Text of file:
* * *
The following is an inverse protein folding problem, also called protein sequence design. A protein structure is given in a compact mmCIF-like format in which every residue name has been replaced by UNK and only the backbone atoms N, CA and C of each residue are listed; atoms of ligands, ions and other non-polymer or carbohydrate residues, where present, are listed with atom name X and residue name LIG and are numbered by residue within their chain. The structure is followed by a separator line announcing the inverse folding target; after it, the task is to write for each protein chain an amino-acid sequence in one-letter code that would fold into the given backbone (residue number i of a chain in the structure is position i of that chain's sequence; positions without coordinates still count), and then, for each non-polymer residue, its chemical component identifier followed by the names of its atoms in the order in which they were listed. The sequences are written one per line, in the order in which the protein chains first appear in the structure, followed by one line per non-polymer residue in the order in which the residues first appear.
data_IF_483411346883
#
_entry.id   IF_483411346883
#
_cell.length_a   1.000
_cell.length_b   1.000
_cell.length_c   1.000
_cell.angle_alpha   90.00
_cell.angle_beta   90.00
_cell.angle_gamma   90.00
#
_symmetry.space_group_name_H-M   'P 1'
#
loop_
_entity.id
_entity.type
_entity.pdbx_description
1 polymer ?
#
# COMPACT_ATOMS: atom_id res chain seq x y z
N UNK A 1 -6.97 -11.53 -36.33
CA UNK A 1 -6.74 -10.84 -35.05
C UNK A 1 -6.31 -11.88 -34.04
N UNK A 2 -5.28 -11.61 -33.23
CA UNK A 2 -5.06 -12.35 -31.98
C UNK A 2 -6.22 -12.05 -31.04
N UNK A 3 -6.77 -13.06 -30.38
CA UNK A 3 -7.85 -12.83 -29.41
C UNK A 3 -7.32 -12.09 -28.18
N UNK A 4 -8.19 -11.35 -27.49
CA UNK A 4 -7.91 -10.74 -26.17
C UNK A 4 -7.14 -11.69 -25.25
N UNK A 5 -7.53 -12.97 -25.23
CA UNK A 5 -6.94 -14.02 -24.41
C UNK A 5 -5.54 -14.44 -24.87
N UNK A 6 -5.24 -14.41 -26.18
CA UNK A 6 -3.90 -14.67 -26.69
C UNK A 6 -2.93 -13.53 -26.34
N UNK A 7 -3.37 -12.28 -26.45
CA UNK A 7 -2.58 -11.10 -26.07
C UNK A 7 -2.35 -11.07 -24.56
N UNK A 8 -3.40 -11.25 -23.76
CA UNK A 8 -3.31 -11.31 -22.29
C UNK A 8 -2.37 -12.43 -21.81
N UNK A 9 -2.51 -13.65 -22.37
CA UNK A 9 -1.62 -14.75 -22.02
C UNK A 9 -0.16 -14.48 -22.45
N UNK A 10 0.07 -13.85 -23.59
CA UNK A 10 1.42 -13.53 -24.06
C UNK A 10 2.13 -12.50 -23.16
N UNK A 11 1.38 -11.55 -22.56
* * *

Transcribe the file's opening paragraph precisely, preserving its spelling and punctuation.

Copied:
The following is an inverse protein folding problem, also called protein sequence design. A protein structure is given in a compact mmCIF-like format in which every residue name has been replaced by UNK and only the backbone atoms N, CA and C of each residue are listed; atoms of ligands, ions and other non-polymer or carbohydrate residues, where present, are listed with atom name X and residue name LIG and are numbered by residue within their chain. The structure is followed by a separator line announcing the inverse folding target; after it, the task is to write for each protein chain an amino-acid sequence in one-letter code that would fold into the given backbone (residue number i of a chain in the structure is position i of that chain's sequence; positions without coordinates still count), and then, for each non-polymer residue, its chemical component identifier followed by the names of its atoms in the order in which they were listed. The sequences are written one per line, in the order in which the protein chains first appear in the structure, followed by one line per non-polymer residue in the order in which the residues first appear.